Many radical Islamists appeared during the war, with the east (around Derna and Benghazi) as their stronghold. They belong to the Salafi jihadist current of Islam, one of the most radical, and their flagship groups are Ansar al-Sharia (ASL) and the February 17th Martyrs Brigade. In 2012, political assassinations began in eastern Libya, primarily against Gaddafi-era politicians and soldiers, and the Islamist groups were accused.
There were popular reactions to this phenomenon and the growing interference of these militias in the daily lives of citizens. Between the spring and summer, for instance, Derna’s tribal leaders pursued the Abu Salem Martyrs Brigade, while Benghazi’s civilians faced down ASL demonstrations when the latter’s cars paraded with guns and black flags calling for the imposition of Sharia law. These initiatives were of little help, though, and the radical militias grew stronger and returned repeatedly.
Along with the political clashes, ethnic and regional conflicts emerged in Libya. In the south-eastern part of the country, for instance, Arab Zawis and African Tebu attacked each other in February, in a massacre that left scores dead. The African tribes are considered Gaddafi loyalists, and they have been targeted by a wave of racism—but not yet ethnic cleansing. There are also conflicts between Arab tribes and Amazighs, others involving nomad Tuaregs. Vendettas between rival towns such as Misrata and Bani Walid, and Zintan and Mashashiya became common as well.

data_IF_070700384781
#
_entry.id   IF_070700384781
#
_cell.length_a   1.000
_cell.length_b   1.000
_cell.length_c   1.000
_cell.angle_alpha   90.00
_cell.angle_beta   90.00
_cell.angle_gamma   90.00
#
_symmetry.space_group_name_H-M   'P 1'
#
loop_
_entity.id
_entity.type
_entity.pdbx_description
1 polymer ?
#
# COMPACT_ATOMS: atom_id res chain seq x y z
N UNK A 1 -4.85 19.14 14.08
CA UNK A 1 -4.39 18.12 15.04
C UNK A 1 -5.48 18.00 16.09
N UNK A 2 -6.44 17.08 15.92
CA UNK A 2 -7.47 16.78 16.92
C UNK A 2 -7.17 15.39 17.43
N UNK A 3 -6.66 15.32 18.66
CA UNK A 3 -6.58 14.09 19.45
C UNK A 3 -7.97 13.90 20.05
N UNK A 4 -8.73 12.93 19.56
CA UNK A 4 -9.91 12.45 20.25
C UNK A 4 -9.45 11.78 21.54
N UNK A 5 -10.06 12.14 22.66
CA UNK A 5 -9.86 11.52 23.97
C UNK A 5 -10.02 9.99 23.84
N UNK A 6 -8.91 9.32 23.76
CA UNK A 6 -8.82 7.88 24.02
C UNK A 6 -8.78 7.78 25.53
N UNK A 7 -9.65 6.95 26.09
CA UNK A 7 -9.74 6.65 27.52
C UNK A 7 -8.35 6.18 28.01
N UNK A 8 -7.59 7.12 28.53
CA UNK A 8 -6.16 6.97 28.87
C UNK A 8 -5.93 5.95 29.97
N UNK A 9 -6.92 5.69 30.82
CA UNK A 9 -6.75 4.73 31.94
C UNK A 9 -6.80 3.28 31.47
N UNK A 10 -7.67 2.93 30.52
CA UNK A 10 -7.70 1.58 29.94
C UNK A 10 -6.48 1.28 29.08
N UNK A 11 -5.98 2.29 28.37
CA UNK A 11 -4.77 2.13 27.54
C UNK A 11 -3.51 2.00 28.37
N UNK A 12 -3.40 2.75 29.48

Despite the chaos, Libya held general elections on 7 July. The General National Conference (GNC) replaced the NTC and became the ruling body of the country, with the task of writing a constitution (the GNC later became a parliament rather than a constituent assembly). Its president, the speaker of the parliament, was the de facto head of state. The same period saw Islamists (Muslim Brotherhood) rise to power in Tunisia, Morocco, and Egypt, and it was therefore a surprise to many when the Islamists only came in second in the Libyan election. The transfer of power from NTC to GNC took place in August, and the liberal Mohammed Magariaf was elected president, replacing the NTC president, Mustafa Abdul Jalil.
Western countries, headed by the United States and France, supported the Libyan transition and invested a great deal in it. American NGOs established offices and collaborated with the Europeans in building a Libyan civil society. Their enthusiasm diminished in September, when the US consulate in Benghazi and a CIA annex were stormed by dozens of gunmen, leading to the death of Ambassador Chris Stevens and three US citizens. The United States began to shut down its training camps in Libya, and its diplomats (as well as other countries’) have often been asked to leave the country since then.